Alienware is a veteran in gaming systems, and that’s reflected in its R3 version of the Alienware 15. A solid, substantial design packed with midrange components and accented with an ample array of accent lights and backlight zones, it’s basically a tank covered with Christmas lights.
The 15-inch model starts at $1,200, but keep in mind that the lowest-end configurations abut those of the cheaper Dell Inspiron 15 7000 Gaming Laptop, with a GTX 1060 at about $1,250 — just without all the bells and whistles — as well as the bigger Alienware 17, which starts at $1,300. You can equip the 15 with up to an overclockable Core i7-7820HK and GeForce GTX 1080 with Max-Q, 32GB memory and additional storage for $3,850.
Our test configuration costs about $2,425, which is on the expensive side. In contrast, the 15-inch HP Omen with relatively comparable specs and we reviewed recently is only $1,700, though its gaming performance is notably worse. If you’re tastes run more to Little Nightmares than Overwatch, you can probably get by with the cheapest configuration.
The closest configuration in the UK is £2,190, with a different version of Killer wireless; prices start at £1,300. In Australia, it’s about AU$3,690, with alternatives starting at AU$2,700.
There are various display options: a basic 1,920×1,080 60Hz IPS 300-nit panel, the same but G-Sync enabled, the same resolution but a TN 400-nit 120Hz G-Sync panel, and a UHD (3,840×2,160) IGZO 300-nit IPS panel. You can also opt for an AMD Radeon RX 570 GPU.
Alienware 15 (R3, 2016)
|Price as reviewed||$2,424.99|
|Display size/resolution||15.6-inch 1,920×1,080 display|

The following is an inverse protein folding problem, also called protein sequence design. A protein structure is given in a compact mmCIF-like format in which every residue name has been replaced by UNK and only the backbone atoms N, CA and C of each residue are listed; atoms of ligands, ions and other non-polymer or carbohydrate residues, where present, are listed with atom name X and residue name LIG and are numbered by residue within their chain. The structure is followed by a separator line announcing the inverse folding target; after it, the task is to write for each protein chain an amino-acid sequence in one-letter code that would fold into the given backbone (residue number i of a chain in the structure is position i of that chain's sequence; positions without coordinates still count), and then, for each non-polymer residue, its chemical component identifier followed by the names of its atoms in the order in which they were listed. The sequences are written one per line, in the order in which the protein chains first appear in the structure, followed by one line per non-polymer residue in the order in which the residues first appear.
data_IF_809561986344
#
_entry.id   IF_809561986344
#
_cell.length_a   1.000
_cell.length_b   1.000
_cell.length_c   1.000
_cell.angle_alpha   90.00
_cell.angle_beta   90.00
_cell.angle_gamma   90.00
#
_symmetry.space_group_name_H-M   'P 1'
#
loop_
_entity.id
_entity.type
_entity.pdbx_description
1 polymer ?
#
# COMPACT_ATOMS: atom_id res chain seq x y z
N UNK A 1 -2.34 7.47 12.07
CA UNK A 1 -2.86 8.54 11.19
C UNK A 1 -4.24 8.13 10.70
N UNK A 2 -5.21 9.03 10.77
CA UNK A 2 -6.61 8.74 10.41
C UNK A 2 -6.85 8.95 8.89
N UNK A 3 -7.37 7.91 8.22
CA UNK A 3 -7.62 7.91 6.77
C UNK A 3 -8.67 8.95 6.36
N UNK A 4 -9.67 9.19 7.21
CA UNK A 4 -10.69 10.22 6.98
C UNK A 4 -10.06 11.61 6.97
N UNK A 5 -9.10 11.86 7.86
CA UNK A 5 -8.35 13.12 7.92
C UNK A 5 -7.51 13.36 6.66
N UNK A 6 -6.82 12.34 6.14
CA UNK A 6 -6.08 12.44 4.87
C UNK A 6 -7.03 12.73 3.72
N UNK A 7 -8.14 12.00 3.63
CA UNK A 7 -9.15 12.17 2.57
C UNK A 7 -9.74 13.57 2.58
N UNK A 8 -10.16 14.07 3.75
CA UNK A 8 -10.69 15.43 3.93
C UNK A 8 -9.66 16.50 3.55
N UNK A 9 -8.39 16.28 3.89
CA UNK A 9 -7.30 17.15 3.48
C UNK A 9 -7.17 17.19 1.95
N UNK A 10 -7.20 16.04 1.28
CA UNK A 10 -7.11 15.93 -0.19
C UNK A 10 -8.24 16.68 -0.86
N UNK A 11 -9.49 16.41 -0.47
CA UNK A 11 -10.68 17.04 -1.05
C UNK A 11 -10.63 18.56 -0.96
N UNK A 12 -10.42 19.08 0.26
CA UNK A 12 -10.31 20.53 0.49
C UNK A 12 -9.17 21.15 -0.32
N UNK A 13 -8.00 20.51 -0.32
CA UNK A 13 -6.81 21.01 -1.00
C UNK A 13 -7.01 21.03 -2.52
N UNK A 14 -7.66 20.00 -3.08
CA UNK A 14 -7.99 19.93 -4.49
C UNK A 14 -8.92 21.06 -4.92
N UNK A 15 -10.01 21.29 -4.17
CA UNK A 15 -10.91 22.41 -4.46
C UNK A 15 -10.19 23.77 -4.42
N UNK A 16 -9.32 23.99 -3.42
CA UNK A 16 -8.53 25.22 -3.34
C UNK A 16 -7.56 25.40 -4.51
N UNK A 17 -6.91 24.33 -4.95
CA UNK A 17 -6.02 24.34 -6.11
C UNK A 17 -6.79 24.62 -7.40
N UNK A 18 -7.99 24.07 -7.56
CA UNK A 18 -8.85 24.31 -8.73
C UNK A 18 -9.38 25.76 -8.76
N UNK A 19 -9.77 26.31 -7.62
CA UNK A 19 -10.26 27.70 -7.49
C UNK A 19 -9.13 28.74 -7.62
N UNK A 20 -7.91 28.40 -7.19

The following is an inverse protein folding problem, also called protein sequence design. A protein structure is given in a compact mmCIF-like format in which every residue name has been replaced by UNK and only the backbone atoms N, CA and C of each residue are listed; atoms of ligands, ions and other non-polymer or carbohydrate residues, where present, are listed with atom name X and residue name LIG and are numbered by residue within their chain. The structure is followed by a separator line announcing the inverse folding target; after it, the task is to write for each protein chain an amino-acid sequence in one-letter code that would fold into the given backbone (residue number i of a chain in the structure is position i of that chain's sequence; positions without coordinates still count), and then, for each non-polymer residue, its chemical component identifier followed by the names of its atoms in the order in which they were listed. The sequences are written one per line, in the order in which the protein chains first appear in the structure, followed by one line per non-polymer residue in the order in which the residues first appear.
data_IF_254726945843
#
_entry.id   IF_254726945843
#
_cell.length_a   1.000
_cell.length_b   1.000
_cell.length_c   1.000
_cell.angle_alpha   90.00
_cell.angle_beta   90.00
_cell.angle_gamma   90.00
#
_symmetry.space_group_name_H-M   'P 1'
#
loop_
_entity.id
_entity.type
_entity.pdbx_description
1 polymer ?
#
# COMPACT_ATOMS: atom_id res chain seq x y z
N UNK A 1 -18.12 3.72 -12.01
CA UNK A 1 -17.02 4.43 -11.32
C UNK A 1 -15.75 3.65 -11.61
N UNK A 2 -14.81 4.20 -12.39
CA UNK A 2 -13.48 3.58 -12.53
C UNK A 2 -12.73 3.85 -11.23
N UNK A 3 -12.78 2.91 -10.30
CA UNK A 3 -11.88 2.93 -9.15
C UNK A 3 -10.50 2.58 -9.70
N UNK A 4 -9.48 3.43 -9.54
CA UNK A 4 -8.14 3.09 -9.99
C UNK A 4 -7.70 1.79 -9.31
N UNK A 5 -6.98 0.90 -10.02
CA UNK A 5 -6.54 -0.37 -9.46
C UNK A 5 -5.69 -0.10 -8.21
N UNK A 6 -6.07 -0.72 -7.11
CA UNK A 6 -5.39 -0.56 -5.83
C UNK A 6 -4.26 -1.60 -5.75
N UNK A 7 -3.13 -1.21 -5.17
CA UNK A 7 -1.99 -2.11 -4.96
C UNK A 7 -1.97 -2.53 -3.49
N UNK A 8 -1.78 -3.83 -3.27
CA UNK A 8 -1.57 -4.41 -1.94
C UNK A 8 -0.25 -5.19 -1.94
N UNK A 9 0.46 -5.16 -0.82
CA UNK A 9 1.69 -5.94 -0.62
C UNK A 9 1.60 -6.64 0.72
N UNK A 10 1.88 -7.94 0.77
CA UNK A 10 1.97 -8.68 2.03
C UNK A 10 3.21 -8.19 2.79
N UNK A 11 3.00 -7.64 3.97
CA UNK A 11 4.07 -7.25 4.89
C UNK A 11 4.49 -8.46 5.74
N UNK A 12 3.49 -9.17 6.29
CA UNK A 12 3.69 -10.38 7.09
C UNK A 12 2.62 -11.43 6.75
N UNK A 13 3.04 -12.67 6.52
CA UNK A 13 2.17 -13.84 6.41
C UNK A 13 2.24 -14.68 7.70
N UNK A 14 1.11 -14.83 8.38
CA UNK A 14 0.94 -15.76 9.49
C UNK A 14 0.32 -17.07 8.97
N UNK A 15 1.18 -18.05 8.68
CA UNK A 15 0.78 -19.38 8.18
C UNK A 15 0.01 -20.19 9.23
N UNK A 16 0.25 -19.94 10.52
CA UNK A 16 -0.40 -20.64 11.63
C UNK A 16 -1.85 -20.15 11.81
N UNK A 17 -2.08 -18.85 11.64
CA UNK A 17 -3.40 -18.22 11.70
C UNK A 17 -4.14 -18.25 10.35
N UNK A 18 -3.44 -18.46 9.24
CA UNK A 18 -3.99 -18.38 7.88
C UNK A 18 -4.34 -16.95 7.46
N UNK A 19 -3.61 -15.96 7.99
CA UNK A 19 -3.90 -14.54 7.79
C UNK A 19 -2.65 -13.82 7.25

|PC CPU||2.8GHz Intel Core i7-7700HQ|
|PC Memory||16GB DDR SDRAM 2,666Mhz|
|Graphics||8GB Nvidia GeForce GTX 1070|
|Storage||1 TB HDD+512GB SSD|
|Connectors||1 x Ethernet; 1 x Mini DisplayPort; 1 x HDMI; 2 x USB-C (1 x Thunderbolt/DP); 2 x USB 3 Type-A (1 charging); mic; headphone/audio; dedicated eGPU connection|
|Networking||Killer E2500 Gigabit Ethernet, Killer Wireless 1535, Bluetooth 4.1|
|Operating system||Windows 10 Home (64-bit)|
4K on this system is probably overkill, especially since you’re sacrificing refresh rate and G-Sync compatibility to get it. For gaming, 1,920×1,080 on a screen this small suffices, and you don’t have the performance penalties of the higher resolution. Pixel density is relatively high at about 141ppi (a pixel pitch of 0.18), so it’s fine for non-gaming activities — you know, like work — as well. You can always attach a big, high-resolution display to it, and if you do it via the Mini DisplayPort, you’ll get G-Sync support. Plus, the battery life isn’t great with this low-power panel: Imagine what 4K would do to that.
Our test system came with the TN+WVA display, which turns out to be a pretty nice compromise if you want speed and don’t care about color accuracy. In this case “WVA” stands for “wide viewing angle,” not to be confused with VA (Vertical Alignment) panels. Viewing angle is better than a cheap TN panel, but I still wouldn’t call it “wide.”
Its color gamut measures 93 percent of sRGB, which puts it between the lower-end TN panels and IPS, and hits a peak luminance of about 420 nits — typical is closer to about 315 nits. There’s little ghosting, and at 120Hz games run quite smoothly. If you want better color you can always connect it to an external monitor; I had no trouble running an LG 34UC89G off the Mini DisplayPort at 144Hz with G-Sync. You can connect a display via USB-C/Thunderbolt, but that’s not on the GPU bus; it can only run off the Intel HD 630 integrated graphics, so no G-Sync.
Looks aren’t everything
Without the lighting effects it’s an almost old-fashioned looking system, and feels really solid — it should at almost 8 pounds/3.5Kg, and that’s without the heavy-enough-to-weaponize power brick.
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